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Where Gambling and Financial Services Collide

The Irish Government published the Gambling Regulation Bill 2022 in December 2022. The legislation, once enacted, is intended to consolidate gambling legislation in Ireland and to reform the regulation of the industry. Among other changes, the Bill establishes the Gambling Regulatory Authority of Ireland (GRAI). The GRAI is intended to serve as a new one-stop shop for the regulation of the gambling industry in Ireland.

We examine the potential crossover between gambling and financial services. At first glance, the Bill may not seem of concern to those operating in the financial services space. However, the line between activities that are considered gambling, and those that can qualify as financial services is not as clear as might at first appear.

Negotiating the thin line

In the UK, concerns around the dividing line between gambling and financial services arose after the creation of the UK Gambling Commission. This led to the Memorandum of Understanding between the Gambling Commission and the Financial Conduct Authority. This MOU has allowed for the sharing of information between the bodies as well as support for each body’s approach to the regulation of their respective industries. It also provides scope for consultation on areas of mutual interest.

The potential for overlap between gambling and financial services was exemplified by a UK Treasury Committee Report issued in May 2023 on the crypto industry. The cross-party group recommended regulating trading and investing in unbacked crypto assets by retail investors as gambling, rather than as a financial service. In deciding to recommend this approach, the UK Treasury Committee considered the characteristics of unbacked crypto assets. In particular, they referenced the price volatility and the lack of inherent value or societal purpose of those assets. The Treasury Committee felt that this made trading and investing in unbacked crypto assets more akin to gambling than to financial services.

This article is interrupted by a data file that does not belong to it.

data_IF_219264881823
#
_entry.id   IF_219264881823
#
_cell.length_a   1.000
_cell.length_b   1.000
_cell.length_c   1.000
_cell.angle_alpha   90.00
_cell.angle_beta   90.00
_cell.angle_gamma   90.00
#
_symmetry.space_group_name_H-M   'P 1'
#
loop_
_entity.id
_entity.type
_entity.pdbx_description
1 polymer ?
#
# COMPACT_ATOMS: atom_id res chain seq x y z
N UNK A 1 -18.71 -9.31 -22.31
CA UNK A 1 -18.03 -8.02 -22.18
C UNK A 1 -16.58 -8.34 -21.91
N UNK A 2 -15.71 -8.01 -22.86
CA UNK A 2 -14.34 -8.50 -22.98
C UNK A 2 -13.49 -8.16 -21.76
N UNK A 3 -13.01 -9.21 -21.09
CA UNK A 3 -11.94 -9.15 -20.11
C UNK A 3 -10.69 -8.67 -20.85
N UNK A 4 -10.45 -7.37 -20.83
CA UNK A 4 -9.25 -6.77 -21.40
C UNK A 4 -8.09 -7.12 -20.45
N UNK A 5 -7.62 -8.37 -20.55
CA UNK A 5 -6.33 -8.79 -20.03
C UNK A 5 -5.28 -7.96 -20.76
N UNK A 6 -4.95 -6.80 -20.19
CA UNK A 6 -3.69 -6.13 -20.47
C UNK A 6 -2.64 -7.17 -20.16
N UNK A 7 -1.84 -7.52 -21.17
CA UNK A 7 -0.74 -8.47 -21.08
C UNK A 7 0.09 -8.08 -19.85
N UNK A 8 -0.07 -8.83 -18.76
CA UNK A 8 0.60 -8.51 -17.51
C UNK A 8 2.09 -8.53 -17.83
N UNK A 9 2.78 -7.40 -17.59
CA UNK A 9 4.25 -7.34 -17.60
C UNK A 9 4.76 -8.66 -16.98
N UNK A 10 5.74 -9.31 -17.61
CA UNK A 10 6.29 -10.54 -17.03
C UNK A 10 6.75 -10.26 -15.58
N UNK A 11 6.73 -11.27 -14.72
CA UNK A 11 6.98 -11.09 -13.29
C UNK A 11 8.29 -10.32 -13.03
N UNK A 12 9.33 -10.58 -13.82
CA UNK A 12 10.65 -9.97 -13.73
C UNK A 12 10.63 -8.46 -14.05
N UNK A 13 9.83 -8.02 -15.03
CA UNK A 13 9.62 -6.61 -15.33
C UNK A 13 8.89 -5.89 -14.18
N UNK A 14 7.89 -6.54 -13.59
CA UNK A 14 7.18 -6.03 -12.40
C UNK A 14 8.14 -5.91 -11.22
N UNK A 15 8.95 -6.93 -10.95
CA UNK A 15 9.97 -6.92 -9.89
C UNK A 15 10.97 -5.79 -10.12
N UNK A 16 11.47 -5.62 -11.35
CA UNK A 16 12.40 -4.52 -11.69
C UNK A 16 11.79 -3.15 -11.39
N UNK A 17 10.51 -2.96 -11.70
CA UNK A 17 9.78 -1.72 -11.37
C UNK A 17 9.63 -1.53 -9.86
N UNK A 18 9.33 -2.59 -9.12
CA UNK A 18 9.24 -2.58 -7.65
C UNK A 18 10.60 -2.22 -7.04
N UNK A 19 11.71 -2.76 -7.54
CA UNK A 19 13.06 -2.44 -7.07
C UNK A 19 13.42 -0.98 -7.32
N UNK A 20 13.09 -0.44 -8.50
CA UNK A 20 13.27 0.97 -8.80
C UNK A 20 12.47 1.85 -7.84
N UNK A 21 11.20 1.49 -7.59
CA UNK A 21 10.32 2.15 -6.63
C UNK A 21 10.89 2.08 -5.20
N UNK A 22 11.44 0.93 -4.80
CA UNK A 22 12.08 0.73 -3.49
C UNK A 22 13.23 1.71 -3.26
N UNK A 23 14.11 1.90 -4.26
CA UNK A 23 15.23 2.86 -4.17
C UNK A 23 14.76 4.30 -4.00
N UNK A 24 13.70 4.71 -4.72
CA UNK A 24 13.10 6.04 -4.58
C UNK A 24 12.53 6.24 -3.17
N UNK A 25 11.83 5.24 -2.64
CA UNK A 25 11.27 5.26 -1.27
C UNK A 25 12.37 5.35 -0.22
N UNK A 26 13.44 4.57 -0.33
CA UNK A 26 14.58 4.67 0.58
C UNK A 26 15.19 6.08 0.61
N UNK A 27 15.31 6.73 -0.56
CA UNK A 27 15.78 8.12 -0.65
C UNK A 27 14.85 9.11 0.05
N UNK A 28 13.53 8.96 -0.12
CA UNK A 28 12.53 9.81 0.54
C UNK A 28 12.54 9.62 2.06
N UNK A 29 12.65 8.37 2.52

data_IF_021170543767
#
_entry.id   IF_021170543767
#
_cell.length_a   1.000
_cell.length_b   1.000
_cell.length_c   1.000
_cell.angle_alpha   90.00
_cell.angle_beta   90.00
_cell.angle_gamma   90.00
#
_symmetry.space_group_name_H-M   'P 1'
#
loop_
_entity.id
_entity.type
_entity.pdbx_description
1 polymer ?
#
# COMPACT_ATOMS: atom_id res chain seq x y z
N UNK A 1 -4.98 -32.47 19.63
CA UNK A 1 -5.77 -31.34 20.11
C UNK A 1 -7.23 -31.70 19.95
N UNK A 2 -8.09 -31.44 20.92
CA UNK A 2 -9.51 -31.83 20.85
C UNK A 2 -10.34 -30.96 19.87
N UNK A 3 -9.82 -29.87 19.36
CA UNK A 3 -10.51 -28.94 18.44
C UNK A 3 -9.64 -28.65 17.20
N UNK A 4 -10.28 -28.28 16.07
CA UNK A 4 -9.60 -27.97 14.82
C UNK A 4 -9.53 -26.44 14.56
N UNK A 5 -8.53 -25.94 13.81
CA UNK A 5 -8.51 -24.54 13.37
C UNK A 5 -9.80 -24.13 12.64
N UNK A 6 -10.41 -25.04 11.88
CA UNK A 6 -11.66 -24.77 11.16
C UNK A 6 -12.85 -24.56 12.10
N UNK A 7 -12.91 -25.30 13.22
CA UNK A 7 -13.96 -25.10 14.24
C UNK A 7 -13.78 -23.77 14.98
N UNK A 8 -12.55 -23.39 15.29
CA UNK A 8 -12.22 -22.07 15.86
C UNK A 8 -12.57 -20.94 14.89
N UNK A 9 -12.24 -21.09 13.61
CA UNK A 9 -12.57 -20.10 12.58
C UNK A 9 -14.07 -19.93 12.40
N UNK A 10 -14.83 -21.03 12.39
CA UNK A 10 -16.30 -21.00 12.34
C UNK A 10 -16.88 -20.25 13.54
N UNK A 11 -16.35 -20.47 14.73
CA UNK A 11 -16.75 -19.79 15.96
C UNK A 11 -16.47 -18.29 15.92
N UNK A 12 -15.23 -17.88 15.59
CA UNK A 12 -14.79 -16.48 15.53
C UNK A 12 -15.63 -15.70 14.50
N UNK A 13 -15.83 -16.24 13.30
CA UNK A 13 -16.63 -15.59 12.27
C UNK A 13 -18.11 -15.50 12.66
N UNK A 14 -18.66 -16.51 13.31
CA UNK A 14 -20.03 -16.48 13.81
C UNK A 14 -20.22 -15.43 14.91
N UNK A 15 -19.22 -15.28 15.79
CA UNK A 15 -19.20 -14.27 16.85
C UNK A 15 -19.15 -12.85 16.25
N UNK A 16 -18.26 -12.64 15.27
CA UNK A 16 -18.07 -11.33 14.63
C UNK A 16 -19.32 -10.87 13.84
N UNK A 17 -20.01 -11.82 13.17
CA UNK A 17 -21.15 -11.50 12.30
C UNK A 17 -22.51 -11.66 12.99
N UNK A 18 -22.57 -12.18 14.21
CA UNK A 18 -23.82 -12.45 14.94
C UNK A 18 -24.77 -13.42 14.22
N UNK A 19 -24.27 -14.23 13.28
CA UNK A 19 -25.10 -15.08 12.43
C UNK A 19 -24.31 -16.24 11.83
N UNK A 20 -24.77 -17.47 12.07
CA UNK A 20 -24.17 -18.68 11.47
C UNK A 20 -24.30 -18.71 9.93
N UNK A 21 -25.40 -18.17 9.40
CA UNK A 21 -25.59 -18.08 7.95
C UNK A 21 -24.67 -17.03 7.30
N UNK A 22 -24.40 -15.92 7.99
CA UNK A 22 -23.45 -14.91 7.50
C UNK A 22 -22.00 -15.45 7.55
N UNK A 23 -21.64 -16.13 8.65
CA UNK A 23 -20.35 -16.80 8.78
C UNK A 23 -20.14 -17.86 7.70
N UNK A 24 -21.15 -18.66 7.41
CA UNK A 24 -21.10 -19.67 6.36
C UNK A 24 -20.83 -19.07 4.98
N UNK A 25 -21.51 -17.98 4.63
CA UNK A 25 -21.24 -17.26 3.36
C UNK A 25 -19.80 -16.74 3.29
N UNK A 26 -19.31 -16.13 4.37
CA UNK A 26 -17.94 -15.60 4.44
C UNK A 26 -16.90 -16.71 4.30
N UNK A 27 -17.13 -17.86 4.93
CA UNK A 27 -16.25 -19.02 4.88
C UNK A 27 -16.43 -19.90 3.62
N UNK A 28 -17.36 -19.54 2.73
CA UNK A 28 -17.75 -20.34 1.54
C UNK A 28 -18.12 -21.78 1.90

UK regulation has thrown up other examples that highlight the issues at play. One example is binary options. A binary option is a type of options contract in which the payout will depend entirely on the outcome of a yes/no proposition. At one stage, binary options were regulated in the UK by the Gambling Commission, before they were brought under the FCA’s remit under their regulation of Contracts for Difference, or CFDs (financial instruments). In Ireland, binary options are clearly regarded as financial instruments, even though their sale to retail investors is prohibited by the Central Bank of Ireland.

Spread betting is a further example. This is a financial product that allows market participants to bet on the direction of the price of a financial instrument, or on the market at large, without any ownership of the underlying instrument or market. In the UK, the provision of spread betting services is regulated by the FCA. Despite this, the UK Government taxes the proceeds of spread betting as if it were gambling.

Analysing financial contracts as possible gaming services has a long history, dating back to the 18th century and the introduction of the requirement for insurable interest in life assurance contracts under the Life Assurance Act 1774. More recently, the emergence of credit derivatives as a recognised category of financial instrument was hampered for years by doubts as to whether such instruments could either be unenforceable under gaming legislation, or void as insurance contracts without insurable interest. Given the constant emergence of new categories of financial instrument, this area of analysis shows no signs of disappearance.


In Ireland, the regime for the regulation of gambling is not yet as developed as it is in some other jurisdictions. The Gambling Regulation Bill 2022, once enacted, may therefore put perimeter issues into sharp focus. It remains to be seen if there will be any engagement between the GRAI and the Central Bank of Ireland and how the potential crossover between gambling and financial services will play out.

We expect the Gambling Regulation Bill 2022 to be signed into law later this year.

Our Technology team will host a webinar entitled “Gambling Reform in Ireland: Introducing the New Legal and Regulatory Requirements” on 18 October 2023. To register, please click here.

If you require further information on the matters raised in this article, please contact a member of the Financial Services Regulation team.

The content of this article is provided for information purposes only and does not constitute legal or other advice.

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